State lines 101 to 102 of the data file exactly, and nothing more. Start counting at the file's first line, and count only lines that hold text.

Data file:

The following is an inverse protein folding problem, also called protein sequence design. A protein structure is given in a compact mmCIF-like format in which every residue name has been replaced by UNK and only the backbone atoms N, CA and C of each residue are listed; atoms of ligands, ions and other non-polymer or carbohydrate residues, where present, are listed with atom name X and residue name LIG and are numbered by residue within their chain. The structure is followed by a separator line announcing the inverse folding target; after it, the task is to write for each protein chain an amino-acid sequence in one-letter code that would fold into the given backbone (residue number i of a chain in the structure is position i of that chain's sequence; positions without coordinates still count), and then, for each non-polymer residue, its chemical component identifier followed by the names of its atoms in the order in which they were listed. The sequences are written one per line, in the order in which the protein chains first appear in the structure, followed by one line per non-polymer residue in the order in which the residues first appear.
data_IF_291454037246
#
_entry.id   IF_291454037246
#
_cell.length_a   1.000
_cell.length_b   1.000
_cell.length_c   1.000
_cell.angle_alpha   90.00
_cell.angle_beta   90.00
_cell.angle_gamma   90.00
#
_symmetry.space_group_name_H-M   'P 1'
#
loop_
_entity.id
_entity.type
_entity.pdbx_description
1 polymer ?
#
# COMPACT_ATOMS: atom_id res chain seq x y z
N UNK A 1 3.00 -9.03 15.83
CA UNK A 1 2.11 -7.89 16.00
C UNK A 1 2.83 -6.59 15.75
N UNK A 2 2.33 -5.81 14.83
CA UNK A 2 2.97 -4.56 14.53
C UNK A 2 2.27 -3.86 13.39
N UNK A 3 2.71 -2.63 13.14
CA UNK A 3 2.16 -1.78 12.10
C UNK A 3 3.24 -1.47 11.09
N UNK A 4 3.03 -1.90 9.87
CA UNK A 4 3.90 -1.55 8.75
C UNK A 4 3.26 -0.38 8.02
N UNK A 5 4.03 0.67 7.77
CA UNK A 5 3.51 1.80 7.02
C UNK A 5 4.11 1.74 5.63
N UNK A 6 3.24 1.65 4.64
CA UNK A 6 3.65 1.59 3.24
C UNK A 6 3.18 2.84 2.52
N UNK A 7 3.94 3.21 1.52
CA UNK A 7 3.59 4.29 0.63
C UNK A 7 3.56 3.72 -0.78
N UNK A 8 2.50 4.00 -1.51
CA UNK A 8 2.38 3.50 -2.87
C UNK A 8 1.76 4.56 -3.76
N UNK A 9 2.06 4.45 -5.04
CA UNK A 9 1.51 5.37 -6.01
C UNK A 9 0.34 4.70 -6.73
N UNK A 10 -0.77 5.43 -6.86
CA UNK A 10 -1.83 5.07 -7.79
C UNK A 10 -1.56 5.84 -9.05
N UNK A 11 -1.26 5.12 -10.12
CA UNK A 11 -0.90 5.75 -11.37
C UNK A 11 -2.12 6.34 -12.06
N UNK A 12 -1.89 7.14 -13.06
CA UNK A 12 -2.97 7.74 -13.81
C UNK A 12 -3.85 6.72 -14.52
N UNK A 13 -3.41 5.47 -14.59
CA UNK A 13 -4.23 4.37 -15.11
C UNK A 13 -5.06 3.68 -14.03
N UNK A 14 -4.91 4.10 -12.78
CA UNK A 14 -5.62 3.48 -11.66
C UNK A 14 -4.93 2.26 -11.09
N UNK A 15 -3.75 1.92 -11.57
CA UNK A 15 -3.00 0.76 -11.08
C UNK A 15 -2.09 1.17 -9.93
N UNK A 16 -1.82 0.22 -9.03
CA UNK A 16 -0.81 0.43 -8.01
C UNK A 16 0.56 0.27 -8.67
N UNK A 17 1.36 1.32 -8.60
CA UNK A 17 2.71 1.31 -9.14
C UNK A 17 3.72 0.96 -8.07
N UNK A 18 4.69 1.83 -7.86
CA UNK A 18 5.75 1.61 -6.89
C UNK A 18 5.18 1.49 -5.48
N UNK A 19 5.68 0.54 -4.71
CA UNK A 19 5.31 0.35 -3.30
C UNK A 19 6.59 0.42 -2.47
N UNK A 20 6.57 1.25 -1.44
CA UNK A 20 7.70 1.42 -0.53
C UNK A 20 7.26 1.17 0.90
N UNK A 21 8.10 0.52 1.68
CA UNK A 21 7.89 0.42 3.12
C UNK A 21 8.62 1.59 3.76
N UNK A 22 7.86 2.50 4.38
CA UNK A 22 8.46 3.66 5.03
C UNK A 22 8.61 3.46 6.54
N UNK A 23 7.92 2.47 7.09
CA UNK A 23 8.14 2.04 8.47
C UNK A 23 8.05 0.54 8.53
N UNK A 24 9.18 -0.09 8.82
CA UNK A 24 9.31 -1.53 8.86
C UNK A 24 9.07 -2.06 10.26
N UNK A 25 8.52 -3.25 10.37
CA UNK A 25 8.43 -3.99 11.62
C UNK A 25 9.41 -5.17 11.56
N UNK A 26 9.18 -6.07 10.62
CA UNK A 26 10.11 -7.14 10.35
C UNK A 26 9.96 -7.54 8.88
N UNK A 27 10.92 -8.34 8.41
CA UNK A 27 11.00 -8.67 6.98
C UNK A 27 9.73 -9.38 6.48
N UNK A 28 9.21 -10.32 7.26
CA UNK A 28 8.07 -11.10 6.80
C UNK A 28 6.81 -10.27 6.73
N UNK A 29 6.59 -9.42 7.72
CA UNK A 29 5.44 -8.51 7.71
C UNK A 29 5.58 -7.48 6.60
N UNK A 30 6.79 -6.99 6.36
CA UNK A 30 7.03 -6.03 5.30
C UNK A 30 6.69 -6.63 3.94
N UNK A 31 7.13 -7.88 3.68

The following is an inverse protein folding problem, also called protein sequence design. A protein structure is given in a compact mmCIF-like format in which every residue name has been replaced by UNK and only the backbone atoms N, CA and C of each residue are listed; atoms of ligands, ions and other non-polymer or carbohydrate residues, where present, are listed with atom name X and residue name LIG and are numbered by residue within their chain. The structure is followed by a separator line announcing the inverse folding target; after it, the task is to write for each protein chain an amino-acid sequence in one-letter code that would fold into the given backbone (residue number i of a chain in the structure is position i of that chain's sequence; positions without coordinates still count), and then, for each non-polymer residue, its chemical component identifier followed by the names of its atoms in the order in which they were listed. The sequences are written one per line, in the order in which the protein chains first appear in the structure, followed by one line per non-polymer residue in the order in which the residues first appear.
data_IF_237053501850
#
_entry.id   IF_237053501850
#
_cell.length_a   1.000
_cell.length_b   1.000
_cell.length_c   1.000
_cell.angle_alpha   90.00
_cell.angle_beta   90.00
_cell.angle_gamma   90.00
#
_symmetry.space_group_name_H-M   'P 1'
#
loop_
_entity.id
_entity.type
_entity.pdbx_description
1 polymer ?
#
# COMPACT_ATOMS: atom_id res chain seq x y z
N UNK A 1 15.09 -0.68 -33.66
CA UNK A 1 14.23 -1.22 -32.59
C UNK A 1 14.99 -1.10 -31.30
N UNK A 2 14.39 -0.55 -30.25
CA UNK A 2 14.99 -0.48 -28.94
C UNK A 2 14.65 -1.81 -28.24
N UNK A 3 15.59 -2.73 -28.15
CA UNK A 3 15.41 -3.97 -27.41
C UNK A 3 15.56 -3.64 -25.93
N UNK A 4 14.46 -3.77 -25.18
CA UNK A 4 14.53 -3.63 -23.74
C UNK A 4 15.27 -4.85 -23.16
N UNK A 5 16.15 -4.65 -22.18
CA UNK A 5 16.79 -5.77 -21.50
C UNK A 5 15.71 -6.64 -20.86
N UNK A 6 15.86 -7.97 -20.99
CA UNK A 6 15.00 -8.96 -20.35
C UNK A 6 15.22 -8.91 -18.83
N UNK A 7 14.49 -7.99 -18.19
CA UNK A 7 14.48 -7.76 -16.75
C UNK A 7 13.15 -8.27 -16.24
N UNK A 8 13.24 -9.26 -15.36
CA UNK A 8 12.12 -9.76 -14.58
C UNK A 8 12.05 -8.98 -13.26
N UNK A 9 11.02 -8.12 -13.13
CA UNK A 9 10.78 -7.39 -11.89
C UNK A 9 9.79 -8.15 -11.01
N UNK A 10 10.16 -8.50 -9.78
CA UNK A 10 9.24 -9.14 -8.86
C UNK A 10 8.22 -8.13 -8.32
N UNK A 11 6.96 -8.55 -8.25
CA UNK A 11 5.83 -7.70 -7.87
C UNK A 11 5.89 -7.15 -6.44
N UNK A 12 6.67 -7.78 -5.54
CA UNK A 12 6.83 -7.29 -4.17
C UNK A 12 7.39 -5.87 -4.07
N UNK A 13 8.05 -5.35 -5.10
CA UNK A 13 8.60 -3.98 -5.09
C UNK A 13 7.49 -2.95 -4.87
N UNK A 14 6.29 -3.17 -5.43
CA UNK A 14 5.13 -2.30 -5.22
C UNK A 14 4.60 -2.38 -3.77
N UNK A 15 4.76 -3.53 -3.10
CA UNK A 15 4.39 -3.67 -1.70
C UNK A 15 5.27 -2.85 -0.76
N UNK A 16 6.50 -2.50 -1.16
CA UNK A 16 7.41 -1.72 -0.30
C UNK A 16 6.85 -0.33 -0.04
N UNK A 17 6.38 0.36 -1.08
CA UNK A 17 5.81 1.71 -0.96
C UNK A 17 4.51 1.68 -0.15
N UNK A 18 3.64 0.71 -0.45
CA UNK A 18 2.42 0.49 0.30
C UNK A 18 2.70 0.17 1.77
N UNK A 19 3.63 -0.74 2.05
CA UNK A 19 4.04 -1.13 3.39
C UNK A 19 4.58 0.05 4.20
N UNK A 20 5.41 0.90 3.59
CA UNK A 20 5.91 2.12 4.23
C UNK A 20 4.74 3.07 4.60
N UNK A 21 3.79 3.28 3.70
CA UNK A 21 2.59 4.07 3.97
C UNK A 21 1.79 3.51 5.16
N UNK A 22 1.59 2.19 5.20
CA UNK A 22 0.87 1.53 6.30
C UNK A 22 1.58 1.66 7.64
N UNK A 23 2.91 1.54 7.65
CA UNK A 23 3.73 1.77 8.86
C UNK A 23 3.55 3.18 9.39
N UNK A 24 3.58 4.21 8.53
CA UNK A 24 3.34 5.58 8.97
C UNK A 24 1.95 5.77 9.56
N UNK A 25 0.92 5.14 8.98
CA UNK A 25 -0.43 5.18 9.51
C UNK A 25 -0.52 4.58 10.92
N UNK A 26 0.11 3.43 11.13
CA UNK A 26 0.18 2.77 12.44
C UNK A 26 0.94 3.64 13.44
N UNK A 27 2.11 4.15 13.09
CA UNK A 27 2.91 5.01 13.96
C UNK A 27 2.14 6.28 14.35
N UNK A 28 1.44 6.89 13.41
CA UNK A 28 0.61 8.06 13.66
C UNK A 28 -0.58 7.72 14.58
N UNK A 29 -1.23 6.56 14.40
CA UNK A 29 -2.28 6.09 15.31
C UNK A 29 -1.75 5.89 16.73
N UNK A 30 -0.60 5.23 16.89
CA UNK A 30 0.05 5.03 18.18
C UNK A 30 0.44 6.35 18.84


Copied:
CA UNK A 27 11.00 -8.67 6.98
C UNK A 27 9.73 -9.38 6.48